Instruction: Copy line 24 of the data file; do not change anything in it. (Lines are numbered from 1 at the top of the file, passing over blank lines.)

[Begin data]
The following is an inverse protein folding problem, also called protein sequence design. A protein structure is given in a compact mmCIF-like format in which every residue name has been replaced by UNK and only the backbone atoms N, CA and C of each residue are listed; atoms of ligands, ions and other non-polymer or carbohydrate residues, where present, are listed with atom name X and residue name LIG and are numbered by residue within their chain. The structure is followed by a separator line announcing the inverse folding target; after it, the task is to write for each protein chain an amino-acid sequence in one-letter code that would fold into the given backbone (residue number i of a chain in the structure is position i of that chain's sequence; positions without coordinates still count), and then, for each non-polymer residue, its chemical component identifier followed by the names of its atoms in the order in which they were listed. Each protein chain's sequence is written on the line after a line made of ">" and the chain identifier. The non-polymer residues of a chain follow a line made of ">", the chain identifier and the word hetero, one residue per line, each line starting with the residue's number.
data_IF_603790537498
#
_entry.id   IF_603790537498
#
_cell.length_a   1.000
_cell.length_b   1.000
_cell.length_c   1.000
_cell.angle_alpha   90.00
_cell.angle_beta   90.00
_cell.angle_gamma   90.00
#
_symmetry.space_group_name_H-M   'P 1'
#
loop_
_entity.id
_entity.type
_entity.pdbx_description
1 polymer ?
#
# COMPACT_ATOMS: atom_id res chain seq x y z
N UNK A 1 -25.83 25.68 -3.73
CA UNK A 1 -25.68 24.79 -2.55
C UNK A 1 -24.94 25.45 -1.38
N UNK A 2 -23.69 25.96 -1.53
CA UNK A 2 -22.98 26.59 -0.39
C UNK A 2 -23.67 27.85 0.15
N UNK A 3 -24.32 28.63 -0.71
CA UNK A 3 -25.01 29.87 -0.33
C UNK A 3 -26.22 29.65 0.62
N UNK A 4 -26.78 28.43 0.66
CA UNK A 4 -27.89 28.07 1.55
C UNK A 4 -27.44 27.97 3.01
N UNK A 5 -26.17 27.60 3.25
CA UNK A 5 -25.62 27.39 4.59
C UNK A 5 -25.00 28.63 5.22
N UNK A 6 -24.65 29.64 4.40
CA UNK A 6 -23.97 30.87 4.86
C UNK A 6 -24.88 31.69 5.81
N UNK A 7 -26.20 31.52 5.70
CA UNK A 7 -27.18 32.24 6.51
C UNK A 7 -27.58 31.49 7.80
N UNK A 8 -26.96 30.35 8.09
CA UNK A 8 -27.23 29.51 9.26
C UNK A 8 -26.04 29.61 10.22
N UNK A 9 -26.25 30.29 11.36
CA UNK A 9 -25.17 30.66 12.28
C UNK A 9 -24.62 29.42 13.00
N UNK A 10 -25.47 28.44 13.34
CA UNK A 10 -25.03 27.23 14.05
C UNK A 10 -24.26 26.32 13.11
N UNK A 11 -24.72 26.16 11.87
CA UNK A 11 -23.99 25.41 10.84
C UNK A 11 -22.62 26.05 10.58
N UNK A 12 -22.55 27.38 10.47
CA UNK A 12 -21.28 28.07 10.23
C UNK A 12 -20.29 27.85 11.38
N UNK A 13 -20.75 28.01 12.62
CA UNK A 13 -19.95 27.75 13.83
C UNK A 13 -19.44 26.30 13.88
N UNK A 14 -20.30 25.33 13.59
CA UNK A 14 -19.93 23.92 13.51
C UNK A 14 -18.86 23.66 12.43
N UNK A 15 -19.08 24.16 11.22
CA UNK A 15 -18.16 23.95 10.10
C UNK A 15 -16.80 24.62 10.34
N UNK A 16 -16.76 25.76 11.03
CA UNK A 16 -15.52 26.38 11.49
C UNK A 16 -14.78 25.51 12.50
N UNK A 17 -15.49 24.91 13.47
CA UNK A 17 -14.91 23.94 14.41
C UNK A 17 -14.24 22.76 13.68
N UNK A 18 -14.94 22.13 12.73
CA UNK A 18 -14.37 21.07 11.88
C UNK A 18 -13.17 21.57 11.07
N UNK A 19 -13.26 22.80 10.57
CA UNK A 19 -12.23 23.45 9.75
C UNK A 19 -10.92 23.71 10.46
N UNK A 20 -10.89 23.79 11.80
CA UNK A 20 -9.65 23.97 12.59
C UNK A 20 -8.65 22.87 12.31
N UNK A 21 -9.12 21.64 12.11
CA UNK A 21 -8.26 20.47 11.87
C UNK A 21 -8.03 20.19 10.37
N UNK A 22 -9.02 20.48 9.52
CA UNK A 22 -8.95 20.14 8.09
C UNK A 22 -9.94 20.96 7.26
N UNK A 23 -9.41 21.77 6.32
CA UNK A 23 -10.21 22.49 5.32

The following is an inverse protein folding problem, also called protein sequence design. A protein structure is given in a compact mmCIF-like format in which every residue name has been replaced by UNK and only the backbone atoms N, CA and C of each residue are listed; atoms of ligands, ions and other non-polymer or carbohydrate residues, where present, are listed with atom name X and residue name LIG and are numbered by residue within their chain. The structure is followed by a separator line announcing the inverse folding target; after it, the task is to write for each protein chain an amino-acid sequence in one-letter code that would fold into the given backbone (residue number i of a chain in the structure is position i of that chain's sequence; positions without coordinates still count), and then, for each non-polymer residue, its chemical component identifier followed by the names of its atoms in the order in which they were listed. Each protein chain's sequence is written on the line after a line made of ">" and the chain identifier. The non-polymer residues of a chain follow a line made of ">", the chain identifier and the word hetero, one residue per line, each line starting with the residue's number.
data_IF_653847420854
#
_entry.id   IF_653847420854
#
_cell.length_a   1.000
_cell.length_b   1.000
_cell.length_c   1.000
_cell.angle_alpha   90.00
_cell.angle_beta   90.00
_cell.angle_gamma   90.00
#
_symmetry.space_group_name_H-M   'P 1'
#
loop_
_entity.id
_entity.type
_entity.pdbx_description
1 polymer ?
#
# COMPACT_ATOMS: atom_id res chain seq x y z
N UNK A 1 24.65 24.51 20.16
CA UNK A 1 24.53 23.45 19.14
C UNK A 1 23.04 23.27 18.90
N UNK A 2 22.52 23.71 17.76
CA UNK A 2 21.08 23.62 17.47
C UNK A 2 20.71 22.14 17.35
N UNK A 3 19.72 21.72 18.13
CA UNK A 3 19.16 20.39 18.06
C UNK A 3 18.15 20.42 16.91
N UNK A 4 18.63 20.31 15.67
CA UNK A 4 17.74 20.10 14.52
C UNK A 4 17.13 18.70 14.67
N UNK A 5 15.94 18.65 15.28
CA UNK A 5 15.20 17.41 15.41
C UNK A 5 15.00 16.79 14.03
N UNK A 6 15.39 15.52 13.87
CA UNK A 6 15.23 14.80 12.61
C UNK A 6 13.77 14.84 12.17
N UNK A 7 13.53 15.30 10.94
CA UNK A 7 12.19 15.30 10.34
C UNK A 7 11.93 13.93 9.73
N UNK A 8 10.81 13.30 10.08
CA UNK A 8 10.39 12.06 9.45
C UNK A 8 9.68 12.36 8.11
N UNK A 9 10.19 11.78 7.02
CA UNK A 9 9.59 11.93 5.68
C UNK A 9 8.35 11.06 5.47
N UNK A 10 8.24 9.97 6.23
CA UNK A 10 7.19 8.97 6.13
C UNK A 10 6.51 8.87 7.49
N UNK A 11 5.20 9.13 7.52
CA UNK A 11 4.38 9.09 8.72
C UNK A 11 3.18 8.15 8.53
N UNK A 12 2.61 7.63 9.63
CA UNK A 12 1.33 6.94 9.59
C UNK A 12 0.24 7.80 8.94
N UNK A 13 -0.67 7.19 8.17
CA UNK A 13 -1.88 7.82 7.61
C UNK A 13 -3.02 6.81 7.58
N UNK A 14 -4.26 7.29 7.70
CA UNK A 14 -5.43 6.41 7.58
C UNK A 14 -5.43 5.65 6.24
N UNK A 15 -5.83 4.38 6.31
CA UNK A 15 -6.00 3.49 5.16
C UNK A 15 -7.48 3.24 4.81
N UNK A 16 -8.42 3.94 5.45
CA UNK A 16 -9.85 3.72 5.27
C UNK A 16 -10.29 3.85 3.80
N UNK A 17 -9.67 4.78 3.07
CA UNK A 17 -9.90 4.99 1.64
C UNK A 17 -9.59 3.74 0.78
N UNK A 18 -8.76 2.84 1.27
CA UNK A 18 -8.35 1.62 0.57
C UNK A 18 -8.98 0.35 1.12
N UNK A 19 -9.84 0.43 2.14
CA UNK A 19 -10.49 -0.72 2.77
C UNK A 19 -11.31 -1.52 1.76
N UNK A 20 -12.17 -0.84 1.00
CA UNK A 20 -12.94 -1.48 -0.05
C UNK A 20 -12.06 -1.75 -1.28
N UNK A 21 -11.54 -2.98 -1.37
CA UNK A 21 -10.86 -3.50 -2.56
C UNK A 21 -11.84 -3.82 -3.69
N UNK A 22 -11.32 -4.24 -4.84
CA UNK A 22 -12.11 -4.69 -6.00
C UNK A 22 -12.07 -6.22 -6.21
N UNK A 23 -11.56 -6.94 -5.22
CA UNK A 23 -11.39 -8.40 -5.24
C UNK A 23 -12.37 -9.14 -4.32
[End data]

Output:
C UNK A 1 -24.94 25.45 -1.38